Trump wants climate change panel that doesn't have to include experts

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Trump wants a climate change panel that can do its work in secret and be stuffed full of anti-science zealots.

Last week, there were reports that William Happer, a senior director in Trump's National Security Council, was putting together a panel that would attack research on whether climate change was a security threat. Like many things with this administration, the idea has already gotten much worse than when it was first proposed.

Initially, it appeared that Trump would, by executive order, create a Presidential Committee on Climate Security. Such a group would have been an official independent federal advisory committee.

However, those committees have specific rules they must follow thanks to the Federal Advisory Committee Act. They have to meet in public, they are subject to FOIA, and, perhaps most relevant here, they have to maintain a membership that is balanced "in terms of the points of view represented and the functions to be performed by the advisory committee." In other words, a climate change advisory committee would have to contain not merely people like Happer, a crackpot who thinks climate scientists are like Nazis, but also experts who believe in climate change.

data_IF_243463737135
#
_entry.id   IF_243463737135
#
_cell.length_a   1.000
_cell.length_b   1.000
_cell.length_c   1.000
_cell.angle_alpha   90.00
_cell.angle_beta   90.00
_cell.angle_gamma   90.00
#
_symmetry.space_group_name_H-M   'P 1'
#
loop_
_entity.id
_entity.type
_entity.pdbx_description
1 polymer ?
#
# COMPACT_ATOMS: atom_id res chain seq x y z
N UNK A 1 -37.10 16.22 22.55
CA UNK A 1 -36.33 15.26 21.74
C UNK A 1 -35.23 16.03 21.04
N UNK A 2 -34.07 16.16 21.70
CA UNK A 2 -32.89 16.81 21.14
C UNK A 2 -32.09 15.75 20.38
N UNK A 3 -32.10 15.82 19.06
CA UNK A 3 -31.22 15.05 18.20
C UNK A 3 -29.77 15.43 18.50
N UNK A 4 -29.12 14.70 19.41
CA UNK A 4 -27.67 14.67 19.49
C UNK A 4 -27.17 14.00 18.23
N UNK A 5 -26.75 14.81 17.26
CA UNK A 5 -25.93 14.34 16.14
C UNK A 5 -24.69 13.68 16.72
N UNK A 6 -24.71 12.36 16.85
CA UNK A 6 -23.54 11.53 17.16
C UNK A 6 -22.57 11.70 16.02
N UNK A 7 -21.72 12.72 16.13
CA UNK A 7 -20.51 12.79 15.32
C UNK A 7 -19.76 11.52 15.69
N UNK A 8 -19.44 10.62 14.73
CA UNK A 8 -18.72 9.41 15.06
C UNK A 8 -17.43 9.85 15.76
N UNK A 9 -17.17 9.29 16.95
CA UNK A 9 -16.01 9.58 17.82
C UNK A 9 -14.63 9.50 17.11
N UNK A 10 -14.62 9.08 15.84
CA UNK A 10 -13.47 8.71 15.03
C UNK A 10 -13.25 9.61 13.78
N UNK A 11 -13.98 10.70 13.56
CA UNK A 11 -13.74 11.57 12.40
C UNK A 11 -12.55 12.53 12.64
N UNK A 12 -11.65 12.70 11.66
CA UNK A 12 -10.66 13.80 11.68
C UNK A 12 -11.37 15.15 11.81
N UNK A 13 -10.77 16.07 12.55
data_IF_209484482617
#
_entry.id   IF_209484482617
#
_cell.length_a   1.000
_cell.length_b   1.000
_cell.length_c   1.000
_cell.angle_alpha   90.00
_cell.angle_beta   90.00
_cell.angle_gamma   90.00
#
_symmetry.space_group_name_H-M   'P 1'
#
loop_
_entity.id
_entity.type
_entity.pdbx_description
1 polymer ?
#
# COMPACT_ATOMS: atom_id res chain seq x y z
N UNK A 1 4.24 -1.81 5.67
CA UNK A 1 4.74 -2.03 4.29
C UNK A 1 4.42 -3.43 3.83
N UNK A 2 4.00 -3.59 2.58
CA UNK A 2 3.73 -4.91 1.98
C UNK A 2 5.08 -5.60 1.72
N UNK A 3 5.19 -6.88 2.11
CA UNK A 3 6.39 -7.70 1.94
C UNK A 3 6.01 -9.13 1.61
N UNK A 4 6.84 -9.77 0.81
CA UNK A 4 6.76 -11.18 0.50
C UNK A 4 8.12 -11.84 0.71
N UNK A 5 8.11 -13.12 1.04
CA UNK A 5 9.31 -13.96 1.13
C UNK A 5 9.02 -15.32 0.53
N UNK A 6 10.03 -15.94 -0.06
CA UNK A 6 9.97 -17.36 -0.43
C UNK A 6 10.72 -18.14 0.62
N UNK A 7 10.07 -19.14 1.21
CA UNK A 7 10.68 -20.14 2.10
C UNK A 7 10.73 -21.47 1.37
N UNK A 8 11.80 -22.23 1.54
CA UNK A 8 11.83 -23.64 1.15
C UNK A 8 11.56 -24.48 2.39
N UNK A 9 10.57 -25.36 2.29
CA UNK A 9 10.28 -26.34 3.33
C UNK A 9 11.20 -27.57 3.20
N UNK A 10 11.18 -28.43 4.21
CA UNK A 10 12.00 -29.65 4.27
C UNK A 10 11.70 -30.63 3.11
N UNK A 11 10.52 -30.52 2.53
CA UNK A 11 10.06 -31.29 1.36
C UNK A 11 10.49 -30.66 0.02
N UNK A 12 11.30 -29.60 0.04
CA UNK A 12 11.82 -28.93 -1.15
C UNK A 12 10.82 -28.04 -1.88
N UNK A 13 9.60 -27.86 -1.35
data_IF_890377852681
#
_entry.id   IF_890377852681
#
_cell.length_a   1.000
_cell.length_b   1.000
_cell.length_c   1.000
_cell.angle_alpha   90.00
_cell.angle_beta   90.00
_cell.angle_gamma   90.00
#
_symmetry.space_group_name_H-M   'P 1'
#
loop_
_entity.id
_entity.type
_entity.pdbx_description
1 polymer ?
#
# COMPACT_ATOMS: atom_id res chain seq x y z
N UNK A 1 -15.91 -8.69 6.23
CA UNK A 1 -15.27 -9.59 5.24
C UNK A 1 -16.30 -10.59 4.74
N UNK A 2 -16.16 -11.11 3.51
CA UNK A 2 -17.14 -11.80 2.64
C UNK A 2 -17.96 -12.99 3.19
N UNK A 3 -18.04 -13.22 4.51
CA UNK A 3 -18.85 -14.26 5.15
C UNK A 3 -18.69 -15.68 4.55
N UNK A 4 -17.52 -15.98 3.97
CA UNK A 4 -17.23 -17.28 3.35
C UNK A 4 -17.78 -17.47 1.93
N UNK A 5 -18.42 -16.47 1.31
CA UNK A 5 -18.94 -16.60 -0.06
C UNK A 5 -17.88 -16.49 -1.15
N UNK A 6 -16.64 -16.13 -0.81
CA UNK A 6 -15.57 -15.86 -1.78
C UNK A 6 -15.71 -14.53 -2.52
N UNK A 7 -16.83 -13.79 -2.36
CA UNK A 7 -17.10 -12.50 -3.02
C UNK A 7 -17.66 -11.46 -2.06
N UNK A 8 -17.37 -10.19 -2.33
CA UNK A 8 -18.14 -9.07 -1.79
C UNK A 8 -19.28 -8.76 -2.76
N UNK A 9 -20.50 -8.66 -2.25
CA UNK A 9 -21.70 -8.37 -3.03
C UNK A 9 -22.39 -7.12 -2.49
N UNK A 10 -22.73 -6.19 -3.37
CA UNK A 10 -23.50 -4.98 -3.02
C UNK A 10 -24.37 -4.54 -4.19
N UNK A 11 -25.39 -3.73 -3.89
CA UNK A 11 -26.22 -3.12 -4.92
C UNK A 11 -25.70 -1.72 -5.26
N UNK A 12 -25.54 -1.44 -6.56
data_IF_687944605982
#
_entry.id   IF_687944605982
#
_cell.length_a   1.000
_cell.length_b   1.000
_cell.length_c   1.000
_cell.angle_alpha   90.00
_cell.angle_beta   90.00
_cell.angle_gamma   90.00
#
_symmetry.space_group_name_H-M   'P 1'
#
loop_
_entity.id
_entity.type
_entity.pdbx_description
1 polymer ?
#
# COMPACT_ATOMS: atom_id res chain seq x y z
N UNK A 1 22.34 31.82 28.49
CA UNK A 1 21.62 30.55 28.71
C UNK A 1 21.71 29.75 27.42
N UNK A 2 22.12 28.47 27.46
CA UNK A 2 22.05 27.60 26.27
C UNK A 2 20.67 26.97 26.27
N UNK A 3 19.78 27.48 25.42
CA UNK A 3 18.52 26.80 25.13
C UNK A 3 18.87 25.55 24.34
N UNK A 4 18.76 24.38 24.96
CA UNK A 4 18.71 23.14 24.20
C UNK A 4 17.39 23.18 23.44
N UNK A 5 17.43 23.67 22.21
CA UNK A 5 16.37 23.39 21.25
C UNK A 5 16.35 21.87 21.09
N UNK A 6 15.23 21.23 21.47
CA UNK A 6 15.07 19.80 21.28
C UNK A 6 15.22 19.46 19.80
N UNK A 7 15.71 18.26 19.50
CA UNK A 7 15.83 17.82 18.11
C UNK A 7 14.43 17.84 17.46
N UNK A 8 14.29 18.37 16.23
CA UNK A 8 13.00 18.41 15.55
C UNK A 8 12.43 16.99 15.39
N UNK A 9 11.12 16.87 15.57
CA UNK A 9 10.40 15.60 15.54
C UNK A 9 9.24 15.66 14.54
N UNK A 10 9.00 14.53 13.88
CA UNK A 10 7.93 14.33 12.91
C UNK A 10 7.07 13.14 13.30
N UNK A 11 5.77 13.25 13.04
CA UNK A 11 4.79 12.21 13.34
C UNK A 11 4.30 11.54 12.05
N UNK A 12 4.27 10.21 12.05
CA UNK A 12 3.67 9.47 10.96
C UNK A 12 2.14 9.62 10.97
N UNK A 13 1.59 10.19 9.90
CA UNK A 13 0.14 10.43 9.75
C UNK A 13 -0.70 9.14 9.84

Rather than follow those sorts of pesky rules, the new plan is to create an ad hoc working group that wouldn't be subject to disclosure rules and doesn't have to be fair or balanced. There's no reason the group couldn't just be stacked with fossil fuel industry insiders, climate denialists, or federal scientists who have no background in climate science.

This all stems from the fact that Trump is still unhappy that his administration issued the National Climate Assessment late last year, which it was required by law to do. It was a comprehensive 1600-page report detailing, with scientific certainty, both how devastating climate change has already been and how much worse it will get.

But Trump refused to accept the findings of the report.

"I don't believe it," he said when the report was released.

Since he doesn't believe in climate change, Trump and others in his administration think of a report confirming climate change as a political product of Obama-era scientists. He's ignoring the fact that much of the report was written and reviewed during this current administration. He's also ignoring the fact that climate change science is settled science.

Retired Rear Adm. David Titley, who used to be the Navy's oceanographer, calls Trump's goal of a faux-neutral body that will attack climate science a "truly bad idea that just refuses to die."

He's not wrong.

Published with permission of The American Independent.